Now Kotaku reports that the Ethics Organization of Computer Software, the EOCS, in Japan, have decided, in a non-legally binding or official way, to curb the creation of rape-type games. People with an eye for news of the weird may have heard of a little title called “Rapelay”, reviewed on SomethingAwful and sold, then banned from Amazon outside of Japan. In it the player takes control of a character that rapes three women, or rather a mother and her two young daughters, with all manner of features like pregnancy and forced abortions. You wouldn’t believe the furore this title caused in Japan upon its release: virtually none. Japan, purveyor of perverted pornography, pretty much provides anything to anybody, whatever ails you, you’ll find it, and things much more disturbing, for sale in Japan, though you may have to delve into the deeper backstreets of Akihabara for your own particular whims. And though I have never discussed titles like “Rapelay” with Japanese people (the title makes more sense, so to speak, in Japanese combining the last katakana of “re-pu”, rape, with the first of “pu-re-i”, play) and am pretty sure most people would be horrified at the idea, the attitude most prevailing regarding dubious issues seems to be one of “well, whatever turns people on” or “as long as they have fun” or some such.
The link between explicit titles, involving rape and paedophilia, and real-life crime are hard to prove in Japan, with so many of such crimes remaining unreported. Though personally I feel paedophilia having to be reined in by law should be an issue beyond discussion, it’s a little harder when it comes to sexual fantasies, especially between consenting adults. Ero-games are usually sold in specialty shops or special areas of bigger stores, and there are fairly decent protections in place to keep such games out of the hands of children, including a built-in morality sense where most kids seem to stay away from illegal activities and products until they are of age, like alcohol and tobacco. Rape fantasies are not unique to Japan, let’s face it. But I don’t think games are an Art, they are a product and as such have some responsibilities. That said, I’m also no great fan of censorship, and riling against sexuality explicit games, especially coming from a gun-porn and violence heavy culture, is rather hypocritical. This is why I am quite glad this is a voluntary move made by a body of developers and not a law passed by the government. Will it make any difference? Perhaps not in the short term. “Rapelay” was made quite a while ago and it is only now, amidst a mini-flood of negative press and outcry from the West, that the Japanese have sat down and said to themselves “hmm, maybe rape isn’t so nice”.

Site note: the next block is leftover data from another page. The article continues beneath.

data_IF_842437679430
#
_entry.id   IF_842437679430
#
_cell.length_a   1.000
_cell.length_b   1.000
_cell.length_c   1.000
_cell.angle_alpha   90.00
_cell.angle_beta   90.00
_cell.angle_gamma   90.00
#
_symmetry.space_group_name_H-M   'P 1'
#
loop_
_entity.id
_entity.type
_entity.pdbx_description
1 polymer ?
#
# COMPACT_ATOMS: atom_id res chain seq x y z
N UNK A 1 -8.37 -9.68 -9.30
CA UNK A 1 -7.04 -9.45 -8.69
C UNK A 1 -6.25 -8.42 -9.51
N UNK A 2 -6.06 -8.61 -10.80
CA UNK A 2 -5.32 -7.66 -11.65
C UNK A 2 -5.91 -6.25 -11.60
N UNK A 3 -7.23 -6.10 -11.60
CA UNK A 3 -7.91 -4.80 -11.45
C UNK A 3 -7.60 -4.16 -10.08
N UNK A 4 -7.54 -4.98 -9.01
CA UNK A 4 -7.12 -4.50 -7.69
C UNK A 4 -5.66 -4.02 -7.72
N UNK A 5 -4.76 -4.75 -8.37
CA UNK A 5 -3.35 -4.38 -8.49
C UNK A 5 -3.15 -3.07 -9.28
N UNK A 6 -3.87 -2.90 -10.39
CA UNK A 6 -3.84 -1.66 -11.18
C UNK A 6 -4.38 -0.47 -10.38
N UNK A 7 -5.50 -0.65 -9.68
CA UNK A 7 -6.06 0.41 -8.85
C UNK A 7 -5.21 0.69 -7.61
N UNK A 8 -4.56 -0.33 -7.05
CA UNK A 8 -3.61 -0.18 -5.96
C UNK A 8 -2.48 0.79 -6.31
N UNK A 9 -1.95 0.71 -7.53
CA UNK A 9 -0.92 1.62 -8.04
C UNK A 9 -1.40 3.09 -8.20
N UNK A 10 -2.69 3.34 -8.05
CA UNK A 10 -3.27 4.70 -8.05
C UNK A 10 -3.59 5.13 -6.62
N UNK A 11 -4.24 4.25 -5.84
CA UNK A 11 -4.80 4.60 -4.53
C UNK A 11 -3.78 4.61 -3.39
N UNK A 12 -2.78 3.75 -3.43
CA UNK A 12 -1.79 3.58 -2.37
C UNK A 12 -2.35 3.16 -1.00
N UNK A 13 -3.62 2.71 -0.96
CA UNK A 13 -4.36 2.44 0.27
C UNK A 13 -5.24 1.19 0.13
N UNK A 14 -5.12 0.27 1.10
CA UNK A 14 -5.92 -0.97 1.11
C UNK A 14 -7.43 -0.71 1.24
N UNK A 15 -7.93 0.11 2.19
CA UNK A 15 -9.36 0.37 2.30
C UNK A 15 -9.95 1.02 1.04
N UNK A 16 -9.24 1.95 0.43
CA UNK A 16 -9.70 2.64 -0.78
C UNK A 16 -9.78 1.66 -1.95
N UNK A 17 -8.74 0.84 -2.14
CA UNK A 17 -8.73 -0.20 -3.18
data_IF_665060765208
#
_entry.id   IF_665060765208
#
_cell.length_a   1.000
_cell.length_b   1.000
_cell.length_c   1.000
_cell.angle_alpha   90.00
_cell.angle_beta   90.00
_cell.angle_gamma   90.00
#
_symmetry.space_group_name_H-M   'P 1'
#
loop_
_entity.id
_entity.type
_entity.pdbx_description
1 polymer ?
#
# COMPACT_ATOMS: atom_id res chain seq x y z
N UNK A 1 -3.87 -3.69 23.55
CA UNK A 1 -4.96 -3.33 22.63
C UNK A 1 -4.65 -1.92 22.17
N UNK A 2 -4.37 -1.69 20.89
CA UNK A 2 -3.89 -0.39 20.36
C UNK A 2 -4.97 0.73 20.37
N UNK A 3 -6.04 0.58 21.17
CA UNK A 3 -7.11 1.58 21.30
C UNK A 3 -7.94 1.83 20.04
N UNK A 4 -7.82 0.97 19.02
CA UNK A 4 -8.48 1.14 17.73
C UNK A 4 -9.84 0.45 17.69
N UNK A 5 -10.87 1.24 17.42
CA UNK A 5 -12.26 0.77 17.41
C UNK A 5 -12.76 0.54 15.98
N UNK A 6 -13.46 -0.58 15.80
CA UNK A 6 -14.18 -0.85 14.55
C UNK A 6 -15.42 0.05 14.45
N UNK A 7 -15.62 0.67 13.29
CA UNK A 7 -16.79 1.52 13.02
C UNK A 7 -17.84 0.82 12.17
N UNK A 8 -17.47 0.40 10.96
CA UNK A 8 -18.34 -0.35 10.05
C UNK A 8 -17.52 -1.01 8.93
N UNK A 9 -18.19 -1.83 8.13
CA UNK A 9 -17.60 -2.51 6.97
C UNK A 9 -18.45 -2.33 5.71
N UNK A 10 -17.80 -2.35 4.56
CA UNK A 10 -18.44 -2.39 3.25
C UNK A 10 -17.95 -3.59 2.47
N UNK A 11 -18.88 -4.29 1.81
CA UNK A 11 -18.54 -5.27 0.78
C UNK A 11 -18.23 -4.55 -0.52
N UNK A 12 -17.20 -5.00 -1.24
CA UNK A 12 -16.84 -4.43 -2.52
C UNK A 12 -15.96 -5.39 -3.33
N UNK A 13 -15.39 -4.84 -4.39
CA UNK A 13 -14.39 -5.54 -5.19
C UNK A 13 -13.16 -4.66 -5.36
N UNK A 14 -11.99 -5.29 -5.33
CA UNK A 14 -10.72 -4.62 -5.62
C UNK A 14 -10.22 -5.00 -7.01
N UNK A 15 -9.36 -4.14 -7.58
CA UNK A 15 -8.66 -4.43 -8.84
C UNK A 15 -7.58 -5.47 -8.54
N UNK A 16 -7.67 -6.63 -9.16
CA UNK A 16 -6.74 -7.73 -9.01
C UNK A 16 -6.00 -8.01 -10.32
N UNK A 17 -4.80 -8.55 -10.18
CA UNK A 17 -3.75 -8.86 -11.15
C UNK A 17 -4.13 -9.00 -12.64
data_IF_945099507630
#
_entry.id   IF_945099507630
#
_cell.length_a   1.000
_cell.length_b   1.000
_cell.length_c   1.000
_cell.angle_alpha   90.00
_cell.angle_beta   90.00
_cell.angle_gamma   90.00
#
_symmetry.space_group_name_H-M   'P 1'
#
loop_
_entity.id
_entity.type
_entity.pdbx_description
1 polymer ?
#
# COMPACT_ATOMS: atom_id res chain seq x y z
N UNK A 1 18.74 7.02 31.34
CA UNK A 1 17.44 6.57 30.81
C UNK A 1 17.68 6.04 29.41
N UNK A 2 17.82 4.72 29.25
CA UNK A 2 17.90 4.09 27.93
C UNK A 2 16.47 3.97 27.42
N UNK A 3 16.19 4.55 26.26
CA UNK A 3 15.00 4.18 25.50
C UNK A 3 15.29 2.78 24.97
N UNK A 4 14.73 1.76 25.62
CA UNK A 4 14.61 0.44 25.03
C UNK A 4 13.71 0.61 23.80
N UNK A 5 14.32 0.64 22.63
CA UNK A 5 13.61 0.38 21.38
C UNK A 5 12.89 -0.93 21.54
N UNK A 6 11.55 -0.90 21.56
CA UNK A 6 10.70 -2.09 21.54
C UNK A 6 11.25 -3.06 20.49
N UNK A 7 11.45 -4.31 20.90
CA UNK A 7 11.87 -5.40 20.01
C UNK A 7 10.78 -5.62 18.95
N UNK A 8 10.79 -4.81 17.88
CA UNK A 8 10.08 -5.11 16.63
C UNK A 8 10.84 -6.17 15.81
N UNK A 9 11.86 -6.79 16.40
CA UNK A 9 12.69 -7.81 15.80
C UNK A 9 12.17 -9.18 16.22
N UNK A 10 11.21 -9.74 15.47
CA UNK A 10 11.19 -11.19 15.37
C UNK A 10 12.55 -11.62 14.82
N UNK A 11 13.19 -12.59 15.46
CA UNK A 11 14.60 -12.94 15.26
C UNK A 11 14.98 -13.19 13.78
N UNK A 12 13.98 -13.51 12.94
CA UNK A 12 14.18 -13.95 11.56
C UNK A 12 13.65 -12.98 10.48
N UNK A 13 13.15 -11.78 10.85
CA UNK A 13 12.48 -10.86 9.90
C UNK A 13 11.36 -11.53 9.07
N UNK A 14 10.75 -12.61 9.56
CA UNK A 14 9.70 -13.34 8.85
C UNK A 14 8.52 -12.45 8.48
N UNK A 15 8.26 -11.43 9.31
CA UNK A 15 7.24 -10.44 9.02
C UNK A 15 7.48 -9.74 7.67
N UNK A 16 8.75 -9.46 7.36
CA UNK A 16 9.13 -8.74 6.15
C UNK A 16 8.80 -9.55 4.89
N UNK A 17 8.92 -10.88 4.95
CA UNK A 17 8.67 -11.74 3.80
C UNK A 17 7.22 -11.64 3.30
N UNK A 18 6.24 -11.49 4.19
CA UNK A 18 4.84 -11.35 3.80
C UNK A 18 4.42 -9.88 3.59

Earlier an American man was arrested for possessing paedophilic manga, importing it, as part of a much larger general manga collection, into the U.S. I am in no way an expert on this, often getting rather hot-cheeked and embarrassed at the idea of it all, but I have been told it is still legal to own explicit material with minors, like such Lolicon manga, but not to sell it? Distribute it? I’m unsure. The law in Japan is often pretty vague and useless and unenforceable. But other reports have said this issue too is being looked into.
With a crackdown, voluntarily or legally, on underage sexually explicit materials and rape-type games I am pretty sure these things will be pushed underground. No longer the banners in Akihabara shouting out the underagedness of the girls in question, but maybe under the counter approaches. In a country as happily perverted as Japan, where sexuality, and explicit sexuality, in sharp contrast to the existing censorship laws, is rather exuberant and accepted, people will always try to provide for the proclivities of the extremely perverted, as long as there’s a market. But it is good to see, though sadly only after rumblings in the West, that Japan generally is looking into these sticky issues and agreeing a more responsible approach might be required.